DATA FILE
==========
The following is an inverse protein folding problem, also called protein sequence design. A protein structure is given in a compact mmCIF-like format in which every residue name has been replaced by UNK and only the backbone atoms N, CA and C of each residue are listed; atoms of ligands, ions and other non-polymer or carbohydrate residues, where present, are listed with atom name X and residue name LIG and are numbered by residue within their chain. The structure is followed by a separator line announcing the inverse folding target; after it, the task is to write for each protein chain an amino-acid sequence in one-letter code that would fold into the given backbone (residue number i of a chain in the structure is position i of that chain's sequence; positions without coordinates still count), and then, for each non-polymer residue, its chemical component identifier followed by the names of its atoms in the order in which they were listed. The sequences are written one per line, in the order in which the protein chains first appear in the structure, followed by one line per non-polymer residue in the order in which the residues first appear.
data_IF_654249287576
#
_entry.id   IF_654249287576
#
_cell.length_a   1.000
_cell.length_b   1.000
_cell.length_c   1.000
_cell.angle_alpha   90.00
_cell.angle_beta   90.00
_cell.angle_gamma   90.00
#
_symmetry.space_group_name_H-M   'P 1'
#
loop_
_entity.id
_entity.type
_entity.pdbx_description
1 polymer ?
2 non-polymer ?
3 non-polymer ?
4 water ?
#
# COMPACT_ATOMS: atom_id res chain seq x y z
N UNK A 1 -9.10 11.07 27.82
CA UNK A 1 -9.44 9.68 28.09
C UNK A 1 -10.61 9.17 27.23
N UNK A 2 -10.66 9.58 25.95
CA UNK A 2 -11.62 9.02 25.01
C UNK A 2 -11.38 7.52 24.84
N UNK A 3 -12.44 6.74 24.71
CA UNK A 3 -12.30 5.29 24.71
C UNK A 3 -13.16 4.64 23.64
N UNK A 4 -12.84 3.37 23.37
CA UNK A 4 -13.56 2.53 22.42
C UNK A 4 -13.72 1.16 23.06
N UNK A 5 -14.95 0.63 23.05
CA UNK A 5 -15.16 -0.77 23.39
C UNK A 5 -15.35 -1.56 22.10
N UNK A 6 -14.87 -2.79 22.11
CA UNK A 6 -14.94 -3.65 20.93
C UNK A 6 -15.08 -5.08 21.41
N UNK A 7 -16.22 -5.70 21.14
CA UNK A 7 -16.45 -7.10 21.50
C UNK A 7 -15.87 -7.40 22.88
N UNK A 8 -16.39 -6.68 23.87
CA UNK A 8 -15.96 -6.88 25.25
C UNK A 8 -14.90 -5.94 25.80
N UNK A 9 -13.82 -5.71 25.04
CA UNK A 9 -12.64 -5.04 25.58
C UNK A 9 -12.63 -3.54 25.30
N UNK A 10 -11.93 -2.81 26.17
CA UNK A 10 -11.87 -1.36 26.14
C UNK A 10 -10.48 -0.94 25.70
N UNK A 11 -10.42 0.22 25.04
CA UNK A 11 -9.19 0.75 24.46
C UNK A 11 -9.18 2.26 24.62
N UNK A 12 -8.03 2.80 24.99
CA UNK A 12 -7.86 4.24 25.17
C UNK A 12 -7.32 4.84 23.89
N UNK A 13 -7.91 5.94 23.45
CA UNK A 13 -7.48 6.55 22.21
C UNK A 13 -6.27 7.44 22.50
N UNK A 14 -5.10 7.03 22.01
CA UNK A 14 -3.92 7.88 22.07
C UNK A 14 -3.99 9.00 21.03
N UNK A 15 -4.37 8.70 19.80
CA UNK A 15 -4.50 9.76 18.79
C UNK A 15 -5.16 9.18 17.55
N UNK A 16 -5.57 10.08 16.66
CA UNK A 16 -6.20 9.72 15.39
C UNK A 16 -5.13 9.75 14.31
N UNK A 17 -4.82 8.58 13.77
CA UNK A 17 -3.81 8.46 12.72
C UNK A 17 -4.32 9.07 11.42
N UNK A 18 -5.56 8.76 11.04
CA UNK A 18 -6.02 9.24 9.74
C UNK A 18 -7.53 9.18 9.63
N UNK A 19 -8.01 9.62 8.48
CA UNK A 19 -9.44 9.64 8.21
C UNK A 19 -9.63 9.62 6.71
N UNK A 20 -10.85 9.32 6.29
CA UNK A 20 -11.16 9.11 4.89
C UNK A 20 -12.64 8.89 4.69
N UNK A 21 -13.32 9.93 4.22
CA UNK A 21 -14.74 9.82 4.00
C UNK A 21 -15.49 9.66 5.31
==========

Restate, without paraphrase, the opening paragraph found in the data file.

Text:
The following is an inverse protein folding problem, also called protein sequence design. A protein structure is given in a compact mmCIF-like format in which every residue name has been replaced by UNK and only the backbone atoms N, CA and C of each residue are listed; atoms of ligands, ions and other non-polymer or carbohydrate residues, where present, are listed with atom name X and residue name LIG and are numbered by residue within their chain. The structure is followed by a separator line announcing the inverse folding target; after it, the task is to write for each protein chain an amino-acid sequence in one-letter code that would fold into the given backbone (residue number i of a chain in the structure is position i of that chain's sequence; positions without coordinates still count), and then, for each non-polymer residue, its chemical component identifier followed by the names of its atoms in the order in which they were listed. The sequences are written one per line, in the order in which the protein chains first appear in the structure, followed by one line per non-polymer residue in the order in which the residues first appear.